So you have a black hole. It has an event horizon. This horizon is also known as the Schwarzchild radius; light or matter checking into the event horizon can never check out. Or so this was the accepted understanding until Dr. Hawking’s theory upended it. And outside the event horizon is ordinary space with some caveats; consider it with some spices added. At the event horizon the force of gravity from the black hole is so extreme that it induces and magnifies quantum effects.

All of space – within us and surrounding us to the ends of the Universe includes a quantum vacuum. Everywhere in space’s quantum vacuum, virtual particle pairs are appearing and disappearing; immediately annihilating each other on extremely short time scales. With the extreme conditions at the event horizon, virtual particle and anti-particles pairs, such as, an electron and positron, are materializing. The ones that appear close enough to an event horizon can have one or the other virtual particle zapped up by the black holes gravity leaving only one particle which consequently is now free to add to the radiation emanating from around the black hole; the radiation that as a whole is what astronomers can use to detect the presence of a black hole but not directly observe it. It is the unpairing of virtual particles by the black hole at its event horizon that causes the Hawking radiation which by itself represents a net loss of mass from the black hole.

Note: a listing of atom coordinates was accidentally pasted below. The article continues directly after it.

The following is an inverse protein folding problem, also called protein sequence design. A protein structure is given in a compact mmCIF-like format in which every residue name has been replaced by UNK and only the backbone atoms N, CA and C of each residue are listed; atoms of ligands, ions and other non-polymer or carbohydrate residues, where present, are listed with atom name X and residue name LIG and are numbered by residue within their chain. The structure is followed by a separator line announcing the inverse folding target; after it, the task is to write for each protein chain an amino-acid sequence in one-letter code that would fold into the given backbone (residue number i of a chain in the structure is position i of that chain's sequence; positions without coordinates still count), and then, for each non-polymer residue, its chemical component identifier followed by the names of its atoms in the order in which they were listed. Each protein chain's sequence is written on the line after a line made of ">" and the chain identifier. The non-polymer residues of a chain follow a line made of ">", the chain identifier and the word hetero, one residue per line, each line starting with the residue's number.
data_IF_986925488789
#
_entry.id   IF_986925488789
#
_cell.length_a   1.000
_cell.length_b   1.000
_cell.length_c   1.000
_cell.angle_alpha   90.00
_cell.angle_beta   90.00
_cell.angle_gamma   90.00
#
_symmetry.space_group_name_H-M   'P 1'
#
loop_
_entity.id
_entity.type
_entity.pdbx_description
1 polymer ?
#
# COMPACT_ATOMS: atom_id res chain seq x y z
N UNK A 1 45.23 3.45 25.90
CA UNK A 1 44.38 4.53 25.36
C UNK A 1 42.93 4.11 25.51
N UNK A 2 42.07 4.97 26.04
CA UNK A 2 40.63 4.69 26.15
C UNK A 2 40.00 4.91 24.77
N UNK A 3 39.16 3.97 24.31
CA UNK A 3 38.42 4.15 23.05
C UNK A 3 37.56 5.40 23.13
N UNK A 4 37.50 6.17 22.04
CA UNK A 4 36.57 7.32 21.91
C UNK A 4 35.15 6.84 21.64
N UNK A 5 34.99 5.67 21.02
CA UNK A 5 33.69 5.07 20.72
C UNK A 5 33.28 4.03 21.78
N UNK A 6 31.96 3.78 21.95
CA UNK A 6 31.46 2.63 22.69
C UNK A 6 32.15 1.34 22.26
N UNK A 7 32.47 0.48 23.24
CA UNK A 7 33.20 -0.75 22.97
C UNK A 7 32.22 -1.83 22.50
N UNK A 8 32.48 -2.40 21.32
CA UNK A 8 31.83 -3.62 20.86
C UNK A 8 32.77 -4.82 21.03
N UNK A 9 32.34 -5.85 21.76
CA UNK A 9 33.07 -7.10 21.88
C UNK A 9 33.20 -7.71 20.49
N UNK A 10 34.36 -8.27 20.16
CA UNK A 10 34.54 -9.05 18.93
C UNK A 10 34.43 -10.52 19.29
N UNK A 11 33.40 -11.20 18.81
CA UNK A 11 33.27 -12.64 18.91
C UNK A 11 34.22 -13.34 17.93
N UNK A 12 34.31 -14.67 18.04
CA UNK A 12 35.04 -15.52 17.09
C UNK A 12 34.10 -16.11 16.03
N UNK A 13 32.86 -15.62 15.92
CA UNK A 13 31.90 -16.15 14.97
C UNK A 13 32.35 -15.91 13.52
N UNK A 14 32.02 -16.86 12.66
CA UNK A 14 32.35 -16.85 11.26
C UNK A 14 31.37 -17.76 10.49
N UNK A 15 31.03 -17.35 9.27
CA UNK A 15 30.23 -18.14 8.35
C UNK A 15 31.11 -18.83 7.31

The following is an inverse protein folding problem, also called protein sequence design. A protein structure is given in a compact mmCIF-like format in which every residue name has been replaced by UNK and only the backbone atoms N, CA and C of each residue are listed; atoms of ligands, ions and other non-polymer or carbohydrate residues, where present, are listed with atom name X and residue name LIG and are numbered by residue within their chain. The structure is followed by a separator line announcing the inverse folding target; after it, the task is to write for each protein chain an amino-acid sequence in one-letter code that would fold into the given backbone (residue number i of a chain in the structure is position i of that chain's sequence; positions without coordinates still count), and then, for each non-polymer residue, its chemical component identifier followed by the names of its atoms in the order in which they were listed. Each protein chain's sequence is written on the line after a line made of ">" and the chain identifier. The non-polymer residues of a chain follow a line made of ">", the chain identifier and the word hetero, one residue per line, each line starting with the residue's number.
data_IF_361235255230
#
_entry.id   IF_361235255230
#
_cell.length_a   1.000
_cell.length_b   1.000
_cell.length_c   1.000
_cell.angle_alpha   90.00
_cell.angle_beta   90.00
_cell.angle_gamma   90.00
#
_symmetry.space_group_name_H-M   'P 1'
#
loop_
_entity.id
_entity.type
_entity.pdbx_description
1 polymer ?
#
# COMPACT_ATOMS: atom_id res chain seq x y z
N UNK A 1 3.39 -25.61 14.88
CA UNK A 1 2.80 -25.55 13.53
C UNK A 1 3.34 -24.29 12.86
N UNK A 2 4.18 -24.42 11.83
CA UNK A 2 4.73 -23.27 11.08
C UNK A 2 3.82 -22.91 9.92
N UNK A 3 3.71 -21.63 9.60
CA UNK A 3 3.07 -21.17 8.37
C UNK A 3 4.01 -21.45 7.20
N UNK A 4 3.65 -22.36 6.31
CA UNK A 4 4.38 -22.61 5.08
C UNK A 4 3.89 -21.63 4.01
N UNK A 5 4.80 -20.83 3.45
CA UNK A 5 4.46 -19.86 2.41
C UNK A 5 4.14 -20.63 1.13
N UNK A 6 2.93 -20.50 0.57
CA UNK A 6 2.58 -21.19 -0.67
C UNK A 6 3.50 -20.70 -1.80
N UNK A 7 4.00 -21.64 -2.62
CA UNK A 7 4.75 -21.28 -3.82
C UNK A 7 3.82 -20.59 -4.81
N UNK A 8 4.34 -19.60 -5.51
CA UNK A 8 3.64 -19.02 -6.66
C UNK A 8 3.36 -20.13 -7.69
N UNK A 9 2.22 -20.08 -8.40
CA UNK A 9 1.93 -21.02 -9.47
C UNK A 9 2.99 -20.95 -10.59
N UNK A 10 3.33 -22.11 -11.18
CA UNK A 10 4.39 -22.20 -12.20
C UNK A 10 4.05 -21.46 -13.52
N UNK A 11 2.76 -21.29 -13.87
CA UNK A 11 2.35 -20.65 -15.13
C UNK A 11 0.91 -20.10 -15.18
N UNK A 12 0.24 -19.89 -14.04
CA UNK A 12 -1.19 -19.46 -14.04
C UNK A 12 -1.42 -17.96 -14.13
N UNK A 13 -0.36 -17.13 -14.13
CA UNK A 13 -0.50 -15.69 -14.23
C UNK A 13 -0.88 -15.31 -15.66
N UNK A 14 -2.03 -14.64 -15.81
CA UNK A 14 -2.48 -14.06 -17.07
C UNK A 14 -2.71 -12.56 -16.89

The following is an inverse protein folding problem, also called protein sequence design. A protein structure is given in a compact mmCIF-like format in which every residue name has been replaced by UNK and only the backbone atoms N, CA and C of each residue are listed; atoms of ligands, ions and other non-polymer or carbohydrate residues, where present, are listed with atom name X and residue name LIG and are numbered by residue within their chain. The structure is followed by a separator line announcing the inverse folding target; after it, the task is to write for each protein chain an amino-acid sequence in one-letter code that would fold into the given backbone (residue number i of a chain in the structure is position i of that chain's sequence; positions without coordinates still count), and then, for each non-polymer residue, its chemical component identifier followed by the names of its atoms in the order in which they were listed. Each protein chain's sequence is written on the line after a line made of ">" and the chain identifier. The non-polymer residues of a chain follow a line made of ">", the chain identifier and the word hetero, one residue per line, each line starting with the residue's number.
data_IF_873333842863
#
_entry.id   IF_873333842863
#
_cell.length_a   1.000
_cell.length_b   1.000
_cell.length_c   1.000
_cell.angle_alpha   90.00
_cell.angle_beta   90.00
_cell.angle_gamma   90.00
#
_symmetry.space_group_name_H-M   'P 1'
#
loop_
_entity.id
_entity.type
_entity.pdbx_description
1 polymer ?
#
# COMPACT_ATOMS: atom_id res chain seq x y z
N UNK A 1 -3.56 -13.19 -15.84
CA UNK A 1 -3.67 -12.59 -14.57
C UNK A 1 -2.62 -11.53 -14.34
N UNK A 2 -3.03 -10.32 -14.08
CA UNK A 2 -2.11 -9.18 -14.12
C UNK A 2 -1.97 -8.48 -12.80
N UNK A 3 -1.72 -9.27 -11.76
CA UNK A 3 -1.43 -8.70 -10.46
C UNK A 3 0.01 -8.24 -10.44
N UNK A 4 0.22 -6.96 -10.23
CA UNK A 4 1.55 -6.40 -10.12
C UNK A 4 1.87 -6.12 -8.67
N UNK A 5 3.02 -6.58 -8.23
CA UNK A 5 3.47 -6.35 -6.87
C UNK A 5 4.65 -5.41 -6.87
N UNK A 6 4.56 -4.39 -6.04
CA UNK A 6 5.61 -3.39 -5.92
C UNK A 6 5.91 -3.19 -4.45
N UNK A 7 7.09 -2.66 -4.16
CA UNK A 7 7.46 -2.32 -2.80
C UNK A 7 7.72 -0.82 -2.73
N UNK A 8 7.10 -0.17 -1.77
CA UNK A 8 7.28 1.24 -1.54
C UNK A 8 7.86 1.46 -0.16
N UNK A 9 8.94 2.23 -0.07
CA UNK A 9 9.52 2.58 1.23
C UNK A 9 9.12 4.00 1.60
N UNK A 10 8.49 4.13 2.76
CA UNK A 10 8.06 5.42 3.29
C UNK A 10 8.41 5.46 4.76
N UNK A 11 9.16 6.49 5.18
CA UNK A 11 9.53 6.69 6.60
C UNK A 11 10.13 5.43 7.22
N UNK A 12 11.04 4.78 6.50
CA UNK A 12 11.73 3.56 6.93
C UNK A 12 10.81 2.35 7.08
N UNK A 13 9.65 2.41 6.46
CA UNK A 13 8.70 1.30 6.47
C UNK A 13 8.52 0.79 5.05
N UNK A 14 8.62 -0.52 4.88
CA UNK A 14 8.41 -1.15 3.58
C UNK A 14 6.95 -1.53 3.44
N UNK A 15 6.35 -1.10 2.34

So why don’t astronomers just search in space for Hawking radiation? The problem is that the radiation is very weak and is overwhelmed by radiation produced by many other physical processes surrounding the black hole with an accretion disk. The radiation is drowned out by the chorus of energetic processes. So the most immediate possibility is to replicate Hawking radiation by using an analogue. While Hawking radiation is weak in comparison to the mass and energy of a black hole, the radiation has essentially all the time in the Universe to chip away at its parent body.